I would know that I had the support of law enforcement and the judicial system.

I would know that I was safe from future harm.

I would know that there was justice for a crime that should never have gone unreported.

I would feel empowered by these actions and aware that no one could assume they could physically hurt me with impunity.

I would know that I was surrounded with people who recognized the severity of this event.

I would recognize the ramifications of such a profound violation and get myself adequate therapy.

I would know that just because my perpetrator was a “respectable” man, I still found justice.

I would be healed from this hurt.

My body would be healed from this hurt.

My spirit would be healed from this hurt.

I would not be afraid anymore of too quick movements or a rough touch.

I would forgive myself for being too passive.

I would forgive myself for not fighting harder even though fighting dramatically increased his anger.

I would understand that this was a terrible event and openly acknowledge that fact.

I would recognize that despite this unfortunate event, I can be whole, healed, open, and receptive to love.

My “boyfriend” let me go after three days because my college roommate had begun calling incessantly when I did not return on time. She also threatened to call my parents.

The year was 1972 and when I told my family after the fact, not one person – educated people – suggested reporting this incident to the police. They knew that I would likely become a victim to the system. After all, he had been my “boyfriend.” Instead, my mother said to my brothers, “Go beat that boy up.” They did not.

This is definitely a healing exercise – my willingness to openly acknowledge this event to others and also to myself. Alas, I am not alone. Read the statistics below:


How Often Does Rape Happen to Women?
• One in Four college women report surviving rape (15 percent) or attempted rape (12 percent) since their fourteenth birthday. (1)
• In a study by the U.S. Centers for Disease control of 5,000 college students at over 100 colleges, 20% of women answered “yes” to the question “In your lifetime have you been forced to submit to sexual intercourse against your will?” Thus, one in five college women has been raped at some point in her lifetime. (2)
• In a typical academic year, 3% of college women report surviving rape or attempted rape. This does not include the summer, when many more rapes occur. (3)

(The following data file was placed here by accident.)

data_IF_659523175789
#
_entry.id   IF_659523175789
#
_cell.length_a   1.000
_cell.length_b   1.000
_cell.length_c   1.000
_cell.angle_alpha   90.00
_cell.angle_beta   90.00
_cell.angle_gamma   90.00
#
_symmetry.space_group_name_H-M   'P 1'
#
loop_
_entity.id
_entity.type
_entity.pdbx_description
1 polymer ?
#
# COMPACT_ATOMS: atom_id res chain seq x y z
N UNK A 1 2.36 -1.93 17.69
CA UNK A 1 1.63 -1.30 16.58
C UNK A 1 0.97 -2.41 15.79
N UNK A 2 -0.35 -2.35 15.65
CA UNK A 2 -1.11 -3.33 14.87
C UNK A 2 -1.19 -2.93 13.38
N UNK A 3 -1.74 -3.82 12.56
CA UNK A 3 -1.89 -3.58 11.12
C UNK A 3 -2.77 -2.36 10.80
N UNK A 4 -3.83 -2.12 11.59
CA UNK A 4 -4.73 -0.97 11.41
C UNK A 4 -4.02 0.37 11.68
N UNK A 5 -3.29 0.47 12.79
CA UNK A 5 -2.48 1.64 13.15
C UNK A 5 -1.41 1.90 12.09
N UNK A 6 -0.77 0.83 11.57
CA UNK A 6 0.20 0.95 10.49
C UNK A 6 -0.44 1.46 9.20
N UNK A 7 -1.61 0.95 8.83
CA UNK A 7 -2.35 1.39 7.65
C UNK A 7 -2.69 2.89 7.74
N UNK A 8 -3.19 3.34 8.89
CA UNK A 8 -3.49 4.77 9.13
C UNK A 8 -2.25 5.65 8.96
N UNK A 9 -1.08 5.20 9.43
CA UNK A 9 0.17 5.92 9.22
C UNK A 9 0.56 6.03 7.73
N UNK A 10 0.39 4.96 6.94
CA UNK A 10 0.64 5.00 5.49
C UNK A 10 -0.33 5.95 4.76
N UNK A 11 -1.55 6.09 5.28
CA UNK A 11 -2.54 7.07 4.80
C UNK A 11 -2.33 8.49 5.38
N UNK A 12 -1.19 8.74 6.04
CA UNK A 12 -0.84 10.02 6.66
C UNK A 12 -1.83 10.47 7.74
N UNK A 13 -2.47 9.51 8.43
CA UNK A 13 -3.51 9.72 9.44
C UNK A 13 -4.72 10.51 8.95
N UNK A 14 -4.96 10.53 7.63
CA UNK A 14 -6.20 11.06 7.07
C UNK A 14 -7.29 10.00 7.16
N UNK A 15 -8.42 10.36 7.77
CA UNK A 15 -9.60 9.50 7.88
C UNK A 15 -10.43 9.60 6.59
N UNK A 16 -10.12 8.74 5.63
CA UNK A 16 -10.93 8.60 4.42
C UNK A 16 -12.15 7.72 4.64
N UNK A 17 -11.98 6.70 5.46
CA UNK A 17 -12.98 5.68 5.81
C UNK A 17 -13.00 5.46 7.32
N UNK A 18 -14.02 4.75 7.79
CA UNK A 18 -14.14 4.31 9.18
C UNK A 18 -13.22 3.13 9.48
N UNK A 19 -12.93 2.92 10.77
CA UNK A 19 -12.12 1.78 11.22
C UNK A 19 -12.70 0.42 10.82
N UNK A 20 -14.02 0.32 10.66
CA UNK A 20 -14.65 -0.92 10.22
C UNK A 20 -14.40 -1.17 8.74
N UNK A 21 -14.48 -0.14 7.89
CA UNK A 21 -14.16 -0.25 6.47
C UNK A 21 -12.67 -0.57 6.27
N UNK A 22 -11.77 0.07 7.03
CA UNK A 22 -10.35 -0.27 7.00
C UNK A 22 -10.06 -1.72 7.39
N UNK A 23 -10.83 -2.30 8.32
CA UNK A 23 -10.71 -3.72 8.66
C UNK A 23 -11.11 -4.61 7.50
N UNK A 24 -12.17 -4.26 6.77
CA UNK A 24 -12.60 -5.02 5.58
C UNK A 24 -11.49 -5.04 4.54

• In the year 2000, 246,000 women survived rape and sexual assault. This computes to 28 women every hour. (4)
• A survey of high school students found that one in five had experienced forced sex (rape). Half of these girls told no one about the incident. (5)
• Rape is common worldwide, with relatively similar rates of incidence across countries, with 19%-28% of college women reporting rape or attempted rape in several countries. In many countries, survivors are treated far worse than in the U.S. (6)
Are Men Raped?
• 3% of college men report surviving rape or attempted rape as a child or adult. (3)
• In a study by the U.S. Centers for Disease Control of 5,000 college students at over 100 colleges, 4% of men answered “yes” to the question “In your lifetime have you been forced to submit to sexual intercourse against your will?” (2)
Who are the Perpatrators?
• 99% of people who rape are men, 60% are Caucasian. (7)
• Between 62% (4) and 84% (1) of survivors knew their attacker.
• 8% of men admit committing acts that meet the legal definition of rape or attempted rape. Of these men who committed rape, 84% said that what they did was definitely not rape. (1)
• More than one in five men report “becoming so sexually aroused that they could not stop themselves from having sex, even though the woman did not consent.” (8)
• 35% of men report at least some degree of likelihood of raping if they could be assured they wouldn’t be caught or punished. (9)
• One out of every 500 college students is infected with HIV, the virus that causes AIDS. (10)
• First-year students in college tend to believe more rape myths than seniors. (11)
• Sexual assault offenders were substantially more likely than any other category of violent criminal to report experiencing physical or sexual abuse as children. (7)
• In one study, 98% of men who raped boys reported that they were heterosexual. (12)
Who are the Survivors?
• 41% of college women who are raped were virgins at the time. (1)
• 42% of rape survivors told no one about the rape. (1)
• False reports of rape are rare, according to the FBI, occurring only 8% of the time. (13)
Circumstances of Rape
• 57% of rapes happen on dates. (1)
• 75% of the men and 55% of the women involved in acquaintance rapes were drinking or taking drugs just before the attack. (1)
• About 70% of sexual assault survivors reported that they took some form of self-protective action during the crime. The most common technique was to resist by struggling or chase and try to hold the attacker. Of those survivors who took protective action, over half believed it helped the situation, about 1/5 believed that it made the situation worse or simultaneously worse and better. (7)
• 84% of rape survivors tried unsuccessfully to reason with the man who raped her. (1)
• 55% of gang rapes on college campuses are committed by fraternities, 40% by sports teams, and 5% by others. (15)
• Approximately 40% of sexual assaults take place in the survivor’s home. About 20% occur in the home of a friend, neighbor, or relative. 10% occur outside, away from home. About 8% take place in parking garages. (7)
• More than half of all rape and sexual assault incidents occurred within one mile of the survivor’s home or in her home. (7)
What Happens After the Rape?
• In a study done in the 1980s, 5% of rape survivors went to the police. (1)
• Throughout the last 10 years, the National Crime Victimization Survey has reported that approximately 30% of rape survivors report the incident to the police. (4)
• Of those rapes reported to the police (which is 1/3 or less to begin with), only 16% result in prison sentences. Therefore, approximately 5% of the time, a man who rapes ends up in prison, 95% of the time he does not. (4)
• 42% of rape survivors had sex again with the rapist. (1)
• 30% of rape survivors contemplate suicide after the rape. (1)
• 82% of rape survivors say the rape permanently changed them. (1)
• The adult pregnancy rate associated with rape is estimated to be 4.7%. (17)

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Flash Fiction, Memoir and Essay